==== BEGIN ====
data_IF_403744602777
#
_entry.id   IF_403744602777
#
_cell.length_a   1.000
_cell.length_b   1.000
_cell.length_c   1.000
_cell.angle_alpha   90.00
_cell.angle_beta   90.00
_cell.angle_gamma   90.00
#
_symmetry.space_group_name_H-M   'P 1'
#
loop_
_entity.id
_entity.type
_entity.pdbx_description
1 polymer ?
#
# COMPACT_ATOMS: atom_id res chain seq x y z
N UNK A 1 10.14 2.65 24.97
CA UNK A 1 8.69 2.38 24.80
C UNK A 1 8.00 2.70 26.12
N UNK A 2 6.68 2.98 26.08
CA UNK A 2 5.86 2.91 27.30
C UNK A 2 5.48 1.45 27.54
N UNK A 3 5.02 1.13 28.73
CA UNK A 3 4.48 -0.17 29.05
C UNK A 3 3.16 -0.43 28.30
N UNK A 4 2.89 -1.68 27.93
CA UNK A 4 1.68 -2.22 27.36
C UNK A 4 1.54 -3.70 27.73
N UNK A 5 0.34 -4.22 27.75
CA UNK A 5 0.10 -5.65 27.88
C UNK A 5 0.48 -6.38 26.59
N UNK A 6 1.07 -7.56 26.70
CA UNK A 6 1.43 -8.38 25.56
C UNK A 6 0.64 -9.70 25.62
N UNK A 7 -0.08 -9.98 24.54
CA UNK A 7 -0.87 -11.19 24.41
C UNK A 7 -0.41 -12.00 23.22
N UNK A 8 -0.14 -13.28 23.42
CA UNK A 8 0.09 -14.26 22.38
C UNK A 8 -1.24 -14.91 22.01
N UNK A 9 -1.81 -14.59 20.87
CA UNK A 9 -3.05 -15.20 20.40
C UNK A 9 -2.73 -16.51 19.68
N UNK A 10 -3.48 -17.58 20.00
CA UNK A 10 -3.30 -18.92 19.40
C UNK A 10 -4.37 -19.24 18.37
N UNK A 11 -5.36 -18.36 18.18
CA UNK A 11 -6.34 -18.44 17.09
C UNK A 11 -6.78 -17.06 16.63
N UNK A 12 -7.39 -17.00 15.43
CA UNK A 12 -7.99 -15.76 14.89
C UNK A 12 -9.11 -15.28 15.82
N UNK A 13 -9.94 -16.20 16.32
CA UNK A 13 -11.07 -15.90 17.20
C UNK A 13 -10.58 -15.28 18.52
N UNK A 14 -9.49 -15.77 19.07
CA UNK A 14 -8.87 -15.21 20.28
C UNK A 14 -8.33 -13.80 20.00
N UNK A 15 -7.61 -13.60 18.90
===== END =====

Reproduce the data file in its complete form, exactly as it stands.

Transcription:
data_IF_403744602777
#
_entry.id   IF_403744602777
#
_cell.length_a   1.000
_cell.length_b   1.000
_cell.length_c   1.000
_cell.angle_alpha   90.00
_cell.angle_beta   90.00
_cell.angle_gamma   90.00
#
_symmetry.space_group_name_H-M   'P 1'
#
loop_
_entity.id
_entity.type
_entity.pdbx_description
1 polymer ?
#
# COMPACT_ATOMS: atom_id res chain seq x y z
N UNK A 1 10.14 2.65 24.97
CA UNK A 1 8.69 2.38 24.80
C UNK A 1 8.00 2.70 26.12
N UNK A 2 6.68 2.98 26.08
CA UNK A 2 5.86 2.91 27.30
C UNK A 2 5.48 1.45 27.54
N UNK A 3 5.02 1.13 28.73
CA UNK A 3 4.48 -0.17 29.05
C UNK A 3 3.16 -0.43 28.30
N UNK A 4 2.89 -1.68 27.93
CA UNK A 4 1.68 -2.22 27.36
C UNK A 4 1.54 -3.70 27.73
N UNK A 5 0.34 -4.22 27.75
CA UNK A 5 0.10 -5.65 27.88
C UNK A 5 0.48 -6.38 26.59
N UNK A 6 1.07 -7.56 26.70
CA UNK A 6 1.43 -8.38 25.56
C UNK A 6 0.64 -9.70 25.62
N UNK A 7 -0.08 -9.98 24.54
CA UNK A 7 -0.87 -11.19 24.41
C UNK A 7 -0.41 -12.00 23.22
N UNK A 8 -0.14 -13.28 23.42
CA UNK A 8 0.09 -14.26 22.38
C UNK A 8 -1.24 -14.91 22.01
N UNK A 9 -1.81 -14.59 20.87
CA UNK A 9 -3.05 -15.20 20.40
C UNK A 9 -2.73 -16.51 19.68
N UNK A 10 -3.48 -17.58 20.00
CA UNK A 10 -3.30 -18.92 19.40
C UNK A 10 -4.37 -19.24 18.37
N UNK A 11 -5.36 -18.36 18.18
CA UNK A 11 -6.34 -18.44 17.09
C UNK A 11 -6.78 -17.06 16.63
N UNK A 12 -7.39 -17.00 15.43
CA UNK A 12 -7.99 -15.76 14.89
C UNK A 12 -9.11 -15.28 15.82
N UNK A 13 -9.94 -16.20 16.32
CA UNK A 13 -11.07 -15.90 17.20
C UNK A 13 -10.58 -15.28 18.52
N UNK A 14 -9.49 -15.77 19.07
CA UNK A 14 -8.87 -15.21 20.28
C UNK A 14 -8.33 -13.80 20.00
N UNK A 15 -7.61 -13.60 18.90